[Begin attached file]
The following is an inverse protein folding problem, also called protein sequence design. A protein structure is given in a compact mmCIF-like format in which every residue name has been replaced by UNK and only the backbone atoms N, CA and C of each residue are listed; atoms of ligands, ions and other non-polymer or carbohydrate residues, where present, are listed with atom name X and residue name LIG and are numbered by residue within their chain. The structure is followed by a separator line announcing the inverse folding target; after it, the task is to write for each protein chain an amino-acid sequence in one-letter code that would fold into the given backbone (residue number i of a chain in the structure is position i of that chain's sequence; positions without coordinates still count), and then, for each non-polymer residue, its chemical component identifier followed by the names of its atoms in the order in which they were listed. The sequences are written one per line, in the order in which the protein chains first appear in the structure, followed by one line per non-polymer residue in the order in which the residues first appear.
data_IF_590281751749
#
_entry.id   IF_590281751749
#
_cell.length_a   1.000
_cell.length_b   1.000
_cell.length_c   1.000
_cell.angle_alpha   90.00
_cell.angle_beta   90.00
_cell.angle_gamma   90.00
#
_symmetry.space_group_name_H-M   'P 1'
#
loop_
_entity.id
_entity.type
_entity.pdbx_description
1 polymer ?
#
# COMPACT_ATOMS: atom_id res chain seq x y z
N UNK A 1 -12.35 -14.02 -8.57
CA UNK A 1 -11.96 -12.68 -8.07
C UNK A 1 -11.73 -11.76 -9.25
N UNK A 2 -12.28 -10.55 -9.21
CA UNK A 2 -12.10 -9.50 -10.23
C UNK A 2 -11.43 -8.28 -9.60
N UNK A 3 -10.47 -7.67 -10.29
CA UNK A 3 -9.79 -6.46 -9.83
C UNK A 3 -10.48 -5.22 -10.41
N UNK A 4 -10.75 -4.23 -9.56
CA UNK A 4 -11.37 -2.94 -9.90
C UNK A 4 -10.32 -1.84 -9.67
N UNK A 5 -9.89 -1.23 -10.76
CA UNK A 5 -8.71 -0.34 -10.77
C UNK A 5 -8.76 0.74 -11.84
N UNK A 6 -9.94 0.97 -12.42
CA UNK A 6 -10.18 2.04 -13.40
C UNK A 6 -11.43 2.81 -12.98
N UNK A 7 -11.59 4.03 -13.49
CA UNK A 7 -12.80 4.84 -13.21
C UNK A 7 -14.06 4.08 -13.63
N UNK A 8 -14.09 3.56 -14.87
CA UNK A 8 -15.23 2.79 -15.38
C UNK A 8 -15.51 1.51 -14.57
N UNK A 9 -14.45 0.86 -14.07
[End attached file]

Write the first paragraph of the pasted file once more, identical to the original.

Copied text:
The following is an inverse protein folding problem, also called protein sequence design. A protein structure is given in a compact mmCIF-like format in which every residue name has been replaced by UNK and only the backbone atoms N, CA and C of each residue are listed; atoms of ligands, ions and other non-polymer or carbohydrate residues, where present, are listed with atom name X and residue name LIG and are numbered by residue within their chain. The structure is followed by a separator line announcing the inverse folding target; after it, the task is to write for each protein chain an amino-acid sequence in one-letter code that would fold into the given backbone (residue number i of a chain in the structure is position i of that chain's sequence; positions without coordinates still count), and then, for each non-polymer residue, its chemical component identifier followed by the names of its atoms in the order in which they were listed. The sequences are written one per line, in the order in which the protein chains first appear in the structure, followed by one line per non-polymer residue in the order in which the residues first appear.